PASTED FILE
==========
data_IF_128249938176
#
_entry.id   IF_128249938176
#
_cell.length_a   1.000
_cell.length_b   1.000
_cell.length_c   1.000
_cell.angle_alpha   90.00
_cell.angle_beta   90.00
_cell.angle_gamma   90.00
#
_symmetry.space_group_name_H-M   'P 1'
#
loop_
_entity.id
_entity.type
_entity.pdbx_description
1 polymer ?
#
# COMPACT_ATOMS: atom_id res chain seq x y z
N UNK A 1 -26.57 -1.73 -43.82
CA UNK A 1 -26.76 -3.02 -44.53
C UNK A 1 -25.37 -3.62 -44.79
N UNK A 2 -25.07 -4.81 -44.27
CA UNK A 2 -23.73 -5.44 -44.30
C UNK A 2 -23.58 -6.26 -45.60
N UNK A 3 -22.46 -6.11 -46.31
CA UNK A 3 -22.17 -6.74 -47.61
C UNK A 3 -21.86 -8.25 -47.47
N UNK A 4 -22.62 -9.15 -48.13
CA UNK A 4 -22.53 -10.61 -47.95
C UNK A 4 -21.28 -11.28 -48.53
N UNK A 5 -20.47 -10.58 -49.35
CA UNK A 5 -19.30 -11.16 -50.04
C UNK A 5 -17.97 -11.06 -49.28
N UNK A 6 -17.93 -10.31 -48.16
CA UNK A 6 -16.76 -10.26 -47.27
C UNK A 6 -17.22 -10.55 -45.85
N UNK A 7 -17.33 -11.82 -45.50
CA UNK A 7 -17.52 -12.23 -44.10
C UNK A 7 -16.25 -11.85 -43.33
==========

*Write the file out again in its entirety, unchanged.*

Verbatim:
data_IF_128249938176
#
_entry.id   IF_128249938176
#
_cell.length_a   1.000
_cell.length_b   1.000
_cell.length_c   1.000
_cell.angle_alpha   90.00
_cell.angle_beta   90.00
_cell.angle_gamma   90.00
#
_symmetry.space_group_name_H-M   'P 1'
#
loop_
_entity.id
_entity.type
_entity.pdbx_description
1 polymer ?
#
# COMPACT_ATOMS: atom_id res chain seq x y z
N UNK A 1 -26.57 -1.73 -43.82
CA UNK A 1 -26.76 -3.02 -44.53
C UNK A 1 -25.37 -3.62 -44.79
N UNK A 2 -25.07 -4.81 -44.27
CA UNK A 2 -23.73 -5.44 -44.30
C UNK A 2 -23.58 -6.26 -45.60
N UNK A 3 -22.46 -6.11 -46.31
CA UNK A 3 -22.17 -6.74 -47.61
C UNK A 3 -21.86 -8.25 -47.47
N UNK A 4 -22.62 -9.15 -48.13
CA UNK A 4 -22.53 -10.61 -47.95
C UNK A 4 -21.28 -11.28 -48.53
N UNK A 5 -20.47 -10.58 -49.35
CA UNK A 5 -19.30 -11.16 -50.04
C UNK A 5 -17.97 -11.06 -49.28
N UNK A 6 -17.93 -10.31 -48.16
CA UNK A 6 -16.76 -10.26 -47.27
C UNK A 6 -17.22 -10.55 -45.85
N UNK A 7 -17.33 -11.82 -45.50
CA UNK A 7 -17.52 -12.23 -44.10
C UNK A 7 -16.25 -11.85 -43.33